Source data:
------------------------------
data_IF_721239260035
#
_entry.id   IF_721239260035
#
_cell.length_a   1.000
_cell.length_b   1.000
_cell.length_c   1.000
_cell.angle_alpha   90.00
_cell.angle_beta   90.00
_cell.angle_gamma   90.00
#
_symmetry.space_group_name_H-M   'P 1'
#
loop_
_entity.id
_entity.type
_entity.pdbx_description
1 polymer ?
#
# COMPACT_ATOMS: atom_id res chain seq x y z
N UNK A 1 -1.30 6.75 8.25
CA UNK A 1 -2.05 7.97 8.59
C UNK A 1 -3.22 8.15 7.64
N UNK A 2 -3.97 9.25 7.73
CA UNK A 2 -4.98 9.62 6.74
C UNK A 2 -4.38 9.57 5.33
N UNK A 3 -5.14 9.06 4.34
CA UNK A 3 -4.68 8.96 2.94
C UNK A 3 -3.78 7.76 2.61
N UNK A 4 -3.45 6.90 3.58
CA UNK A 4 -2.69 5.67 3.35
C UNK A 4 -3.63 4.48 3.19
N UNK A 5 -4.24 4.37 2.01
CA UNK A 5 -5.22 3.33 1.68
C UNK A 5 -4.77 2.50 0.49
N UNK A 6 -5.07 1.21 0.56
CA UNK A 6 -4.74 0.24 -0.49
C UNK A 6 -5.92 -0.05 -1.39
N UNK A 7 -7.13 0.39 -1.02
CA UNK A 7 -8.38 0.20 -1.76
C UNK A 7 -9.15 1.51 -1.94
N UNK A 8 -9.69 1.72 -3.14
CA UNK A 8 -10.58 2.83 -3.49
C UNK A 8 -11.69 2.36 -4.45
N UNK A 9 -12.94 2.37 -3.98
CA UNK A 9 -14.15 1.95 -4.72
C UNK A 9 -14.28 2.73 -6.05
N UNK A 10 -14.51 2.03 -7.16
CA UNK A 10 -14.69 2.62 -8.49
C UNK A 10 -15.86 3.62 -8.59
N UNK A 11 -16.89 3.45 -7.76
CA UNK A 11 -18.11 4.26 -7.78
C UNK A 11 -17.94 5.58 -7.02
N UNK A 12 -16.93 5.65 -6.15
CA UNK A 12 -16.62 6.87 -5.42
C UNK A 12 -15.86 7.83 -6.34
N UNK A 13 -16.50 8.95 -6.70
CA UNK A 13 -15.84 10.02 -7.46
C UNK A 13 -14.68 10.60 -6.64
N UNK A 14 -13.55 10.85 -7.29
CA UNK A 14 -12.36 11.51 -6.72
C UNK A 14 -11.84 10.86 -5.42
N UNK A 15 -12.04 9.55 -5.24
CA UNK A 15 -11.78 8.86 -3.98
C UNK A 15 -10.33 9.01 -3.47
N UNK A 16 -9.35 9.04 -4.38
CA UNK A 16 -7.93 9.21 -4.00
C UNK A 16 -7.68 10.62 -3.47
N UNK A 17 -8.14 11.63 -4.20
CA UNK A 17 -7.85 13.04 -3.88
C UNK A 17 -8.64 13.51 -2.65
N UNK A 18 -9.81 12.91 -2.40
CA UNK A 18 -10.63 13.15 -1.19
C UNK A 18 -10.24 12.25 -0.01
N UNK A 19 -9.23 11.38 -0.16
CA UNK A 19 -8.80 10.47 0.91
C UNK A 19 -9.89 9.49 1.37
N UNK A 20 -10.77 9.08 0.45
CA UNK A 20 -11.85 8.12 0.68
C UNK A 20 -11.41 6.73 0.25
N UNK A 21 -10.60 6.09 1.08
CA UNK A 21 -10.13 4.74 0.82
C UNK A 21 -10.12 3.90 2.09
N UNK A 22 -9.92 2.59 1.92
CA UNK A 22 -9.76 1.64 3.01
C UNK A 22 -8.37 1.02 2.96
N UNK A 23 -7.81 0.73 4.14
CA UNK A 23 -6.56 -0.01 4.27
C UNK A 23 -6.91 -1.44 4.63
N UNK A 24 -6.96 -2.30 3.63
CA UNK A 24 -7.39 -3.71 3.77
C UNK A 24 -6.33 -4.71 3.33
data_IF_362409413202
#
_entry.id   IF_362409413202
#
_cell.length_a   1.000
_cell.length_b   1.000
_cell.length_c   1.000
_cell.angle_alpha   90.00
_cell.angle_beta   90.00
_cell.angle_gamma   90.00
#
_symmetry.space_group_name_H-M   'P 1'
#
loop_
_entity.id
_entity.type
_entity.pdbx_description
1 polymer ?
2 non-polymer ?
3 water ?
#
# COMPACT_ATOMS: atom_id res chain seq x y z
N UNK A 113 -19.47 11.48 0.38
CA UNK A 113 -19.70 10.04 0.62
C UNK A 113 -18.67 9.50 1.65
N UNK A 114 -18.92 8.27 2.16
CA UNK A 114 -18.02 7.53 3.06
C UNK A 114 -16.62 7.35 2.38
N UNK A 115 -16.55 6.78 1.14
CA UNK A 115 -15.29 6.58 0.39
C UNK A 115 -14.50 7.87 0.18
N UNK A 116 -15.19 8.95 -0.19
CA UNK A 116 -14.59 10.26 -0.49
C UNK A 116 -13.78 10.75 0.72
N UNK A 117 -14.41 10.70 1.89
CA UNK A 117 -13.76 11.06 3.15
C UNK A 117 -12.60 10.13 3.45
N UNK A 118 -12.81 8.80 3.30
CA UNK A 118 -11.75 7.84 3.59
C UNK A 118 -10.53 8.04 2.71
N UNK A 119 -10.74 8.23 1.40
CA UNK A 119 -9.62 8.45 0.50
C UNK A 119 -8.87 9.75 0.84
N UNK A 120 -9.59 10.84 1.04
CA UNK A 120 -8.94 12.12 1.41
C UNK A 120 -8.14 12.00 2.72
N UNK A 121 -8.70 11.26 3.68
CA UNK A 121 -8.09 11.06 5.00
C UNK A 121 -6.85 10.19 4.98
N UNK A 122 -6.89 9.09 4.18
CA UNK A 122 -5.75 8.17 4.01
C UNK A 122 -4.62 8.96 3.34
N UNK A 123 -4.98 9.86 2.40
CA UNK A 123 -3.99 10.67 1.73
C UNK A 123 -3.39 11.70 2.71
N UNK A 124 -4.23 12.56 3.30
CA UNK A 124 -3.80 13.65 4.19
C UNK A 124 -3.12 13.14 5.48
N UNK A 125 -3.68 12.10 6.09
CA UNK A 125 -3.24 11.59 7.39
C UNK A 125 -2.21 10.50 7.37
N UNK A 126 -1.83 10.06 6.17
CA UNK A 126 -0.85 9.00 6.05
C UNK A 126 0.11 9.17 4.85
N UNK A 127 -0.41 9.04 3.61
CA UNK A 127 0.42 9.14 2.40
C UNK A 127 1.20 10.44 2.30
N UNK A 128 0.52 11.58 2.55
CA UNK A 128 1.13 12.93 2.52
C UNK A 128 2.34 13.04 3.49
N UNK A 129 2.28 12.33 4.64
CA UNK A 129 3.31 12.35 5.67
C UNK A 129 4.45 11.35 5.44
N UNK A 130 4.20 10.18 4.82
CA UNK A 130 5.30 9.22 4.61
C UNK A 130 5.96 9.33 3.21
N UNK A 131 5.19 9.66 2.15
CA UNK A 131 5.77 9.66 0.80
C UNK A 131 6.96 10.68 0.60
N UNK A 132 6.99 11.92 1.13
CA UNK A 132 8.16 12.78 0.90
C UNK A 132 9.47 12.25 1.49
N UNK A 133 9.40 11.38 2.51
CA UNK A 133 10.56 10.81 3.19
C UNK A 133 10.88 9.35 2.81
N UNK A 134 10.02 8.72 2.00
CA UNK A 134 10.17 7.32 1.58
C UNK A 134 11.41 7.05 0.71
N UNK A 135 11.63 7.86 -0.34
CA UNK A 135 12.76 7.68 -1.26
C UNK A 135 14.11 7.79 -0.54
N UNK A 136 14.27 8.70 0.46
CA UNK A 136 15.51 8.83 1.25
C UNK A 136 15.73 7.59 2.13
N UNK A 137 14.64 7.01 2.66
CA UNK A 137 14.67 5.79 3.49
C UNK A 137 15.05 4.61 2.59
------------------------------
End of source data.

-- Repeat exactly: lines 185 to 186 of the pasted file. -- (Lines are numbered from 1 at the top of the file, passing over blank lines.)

CA UNK A 136 15.51 8.83 1.25
C UNK A 136 15.73 7.59 2.13